Let $N(T,\chi)$ denote the number of zeros of $L(s,\chi)$ with imaginary part between $0$ and $T$, with any zero with imaginary part equal to $T$ or to $0$ (not that the latter kind really exists) counting as half a zero. Here I am following the convention in Montgomery-Vaughan, rather than that in part of the literature, where $N(T,\chi)$ means what I would call $N(T,\chi) + N(T,\overline{\chi})$.

The explicit literature generally (McCurley, Trudgian, Bennett-Martin-O'Bryant-Rechnitzer...) generally bounds $N(T,\chi) + N(T,\overline{\chi})$. The question is: what kind of explicit bounds we can extract from their proofs for $N(T,\chi)$?

The first step is easy: we can express $N(T,\chi)$ as $\text{main term} + S(T,\chi)-S(0,\chi)$, as in Montgomery-Vaughan, Thm. 14.5, where $S(T,\chi) = \frac{1}{\pi} \arg L(1/2+iT,\chi)$. One would then decompose $$S(T,\chi)-S(0,\chi) = \frac{1}{\pi} \left(\arg L(\sigma+i T,\chi)|_{\sigma=\sigma_0}^{1/2} + \arg L(\sigma_0+i t,\chi)|_{t=0}^T + \arg L(\sigma,\chi)|_{\sigma=1/2}^{\sigma_0}\right)$$ for some $\sigma_0>1$ of our choice. The literature gives the bound $2 \log \zeta(\sigma_0)$ on $\left|\arg L(\sigma_0+it)|_{t=-T}^T\right|$. The reason is a mystery to me -- it is obvious that $2 \sum_p \arcsin p^{-\sigma}$ is a tighter upper bound on $\left|\arg L(\sigma_0+it)|_{t=-T}^T\right|$ (and it is easy to compute). I do not know how to do better than $2 \sum_p \arcsin p^{-\sigma}$ as an upper bound on $\left|\arg L(\sigma_0+it)|_{t=0}^T\right|$, and suspect one cannot, in general, as $t$ and $\chi$ could conspire.

The bulk of the explicit literature deals with bounding $\arg L(\sigma+i T,\chi)|_{\sigma=\sigma_0}^{1/2}$. Is there a better bound on $\arg L(\sigma,\chi)|_{\sigma=1/2}^{\sigma_0}$ than what one would get just by setting $T=0$?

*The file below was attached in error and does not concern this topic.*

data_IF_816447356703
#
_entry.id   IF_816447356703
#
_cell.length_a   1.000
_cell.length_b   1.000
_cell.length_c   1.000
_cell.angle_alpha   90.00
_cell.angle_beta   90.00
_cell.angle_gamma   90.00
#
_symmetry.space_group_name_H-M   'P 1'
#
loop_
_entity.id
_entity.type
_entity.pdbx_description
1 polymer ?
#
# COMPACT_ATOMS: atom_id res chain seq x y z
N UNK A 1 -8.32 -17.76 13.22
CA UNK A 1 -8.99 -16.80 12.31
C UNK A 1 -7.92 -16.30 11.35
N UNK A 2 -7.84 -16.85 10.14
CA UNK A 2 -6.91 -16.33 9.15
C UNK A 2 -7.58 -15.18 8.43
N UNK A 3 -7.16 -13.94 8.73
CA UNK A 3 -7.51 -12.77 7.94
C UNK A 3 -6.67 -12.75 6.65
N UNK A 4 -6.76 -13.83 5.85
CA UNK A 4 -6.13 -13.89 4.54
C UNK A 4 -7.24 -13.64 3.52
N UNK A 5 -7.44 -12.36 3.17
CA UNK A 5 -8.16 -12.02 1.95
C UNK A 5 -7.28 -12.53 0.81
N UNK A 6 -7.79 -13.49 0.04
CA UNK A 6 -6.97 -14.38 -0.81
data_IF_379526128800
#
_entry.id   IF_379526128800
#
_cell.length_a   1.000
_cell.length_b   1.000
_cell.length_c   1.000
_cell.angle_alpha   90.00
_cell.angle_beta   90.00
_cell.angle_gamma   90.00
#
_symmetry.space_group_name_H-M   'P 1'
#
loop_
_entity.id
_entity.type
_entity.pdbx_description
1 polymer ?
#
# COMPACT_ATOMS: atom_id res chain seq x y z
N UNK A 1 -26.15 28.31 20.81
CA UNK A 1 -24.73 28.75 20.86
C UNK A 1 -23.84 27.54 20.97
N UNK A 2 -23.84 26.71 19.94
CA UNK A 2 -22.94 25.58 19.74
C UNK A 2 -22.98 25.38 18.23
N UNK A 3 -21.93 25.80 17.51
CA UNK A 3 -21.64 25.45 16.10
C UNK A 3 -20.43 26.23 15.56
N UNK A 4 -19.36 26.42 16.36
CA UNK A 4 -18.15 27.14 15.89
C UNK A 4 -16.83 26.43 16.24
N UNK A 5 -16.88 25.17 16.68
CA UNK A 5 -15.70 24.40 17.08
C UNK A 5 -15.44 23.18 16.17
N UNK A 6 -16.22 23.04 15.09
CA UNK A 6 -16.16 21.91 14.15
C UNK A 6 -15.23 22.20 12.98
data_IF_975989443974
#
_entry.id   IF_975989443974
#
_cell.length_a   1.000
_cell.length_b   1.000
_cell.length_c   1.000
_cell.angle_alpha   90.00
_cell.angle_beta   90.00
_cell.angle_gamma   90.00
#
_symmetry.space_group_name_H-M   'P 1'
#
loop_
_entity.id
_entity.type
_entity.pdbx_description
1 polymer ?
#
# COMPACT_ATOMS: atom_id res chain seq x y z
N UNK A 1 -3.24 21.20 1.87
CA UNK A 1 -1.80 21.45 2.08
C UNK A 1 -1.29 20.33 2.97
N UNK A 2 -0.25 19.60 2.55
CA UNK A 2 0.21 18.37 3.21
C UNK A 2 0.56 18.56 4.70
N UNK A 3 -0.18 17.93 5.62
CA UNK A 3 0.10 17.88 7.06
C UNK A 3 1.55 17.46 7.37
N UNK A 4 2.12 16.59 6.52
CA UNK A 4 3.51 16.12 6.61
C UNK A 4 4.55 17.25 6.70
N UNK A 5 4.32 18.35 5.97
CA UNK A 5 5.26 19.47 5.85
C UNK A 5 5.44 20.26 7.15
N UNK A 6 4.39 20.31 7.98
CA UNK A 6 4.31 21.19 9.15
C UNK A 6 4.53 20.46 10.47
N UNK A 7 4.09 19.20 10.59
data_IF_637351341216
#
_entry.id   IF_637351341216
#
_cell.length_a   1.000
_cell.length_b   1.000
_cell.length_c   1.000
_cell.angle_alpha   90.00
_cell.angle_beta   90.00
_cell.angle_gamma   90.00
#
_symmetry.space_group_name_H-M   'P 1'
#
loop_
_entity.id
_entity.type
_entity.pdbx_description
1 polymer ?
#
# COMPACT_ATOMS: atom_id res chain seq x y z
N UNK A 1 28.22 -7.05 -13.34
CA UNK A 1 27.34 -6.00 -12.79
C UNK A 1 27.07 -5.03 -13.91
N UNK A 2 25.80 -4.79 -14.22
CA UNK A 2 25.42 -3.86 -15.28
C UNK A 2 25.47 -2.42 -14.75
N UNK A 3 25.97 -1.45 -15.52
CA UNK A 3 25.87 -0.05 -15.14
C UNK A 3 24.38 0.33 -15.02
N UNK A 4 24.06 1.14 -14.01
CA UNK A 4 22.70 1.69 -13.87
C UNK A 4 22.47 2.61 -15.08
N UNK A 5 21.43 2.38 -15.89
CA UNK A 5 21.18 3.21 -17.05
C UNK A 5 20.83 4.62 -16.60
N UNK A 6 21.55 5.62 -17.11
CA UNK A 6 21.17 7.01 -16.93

• $\begingroup$ Important self-correction: I should have said $\arcsin$, not $\arctan$. You still get a tighter upper bound. $\endgroup$ Dec 6, 2021 at 7:48
  • $\begingroup$ And yes, by the linear independence of $\pi$ and $\log 2, \log 3,\dotsc,\log p$ over $\mathbb{Q}$, $t$ and $\chi$ can conspire, and so the bound is tight, for $t$ and $\chi$ unbounded. (As @juan points out below - use Kronecker's theorem.) $\endgroup$ Dec 6, 2021 at 7:50

1 Answer 1


For the first question about $2\log\zeta(\sigma_0)|$, I think the reasoning is this:

For $\sigma>2$ we have $$|L(s,\chi)-1|\le \sum_{n=2}^\infty\frac{1}{n^\sigma}=\zeta(\sigma)-1<1.$$ Hence $\log L(s,\chi)$ can be defined by the power series $$\log L(s,\chi)=-\sum_{k=1}^\infty \frac{1}{k}(1-L(s,\chi))^k$$ In particular $|\Im \log L(2+it,\chi)|<\pi/2$ and coincide with $\arg(L(2+it,\chi))$. Also this is equal to $$\log L(2+it)=\sum_{n=2}^\infty \frac{\Lambda(n)}{\log n}\frac{\chi(n)}{n^{2+it}}$$ It follows that $$|\arg L(2+it)|\le |\log L(2+it)|\le \sum_{n=2}^\infty \frac{\Lambda(n)}{\log n}\frac{1}{n^{2}}=\log\zeta(2).$$ Now it follows that $$|\arg L(2+it,\chi)-\arg L(2,\chi)|\le 2\log\zeta(2).$$

  • $\begingroup$ Oh, I know how to derive that - I was just pointing out that (a) one can easily do better, (b) I don't know how to get rid of the factor of $2$ (and one most likely can't). $\endgroup$ Dec 4, 2021 at 17:48
  • $\begingroup$ The mystery is why people don't give a better bound :). $\endgroup$ Dec 4, 2021 at 17:49
  • 1
    $\begingroup$ @Helfgott I misunderstood you, I was surprised that you were unaware of this. I think the factor 2 can not be eliminated, perhaps using Kronecker's theorem we can prove this. $\endgroup$
    – juan
    Dec 4, 2021 at 18:09
  • $\begingroup$ That's also my impression. $\endgroup$ Dec 5, 2021 at 1:07

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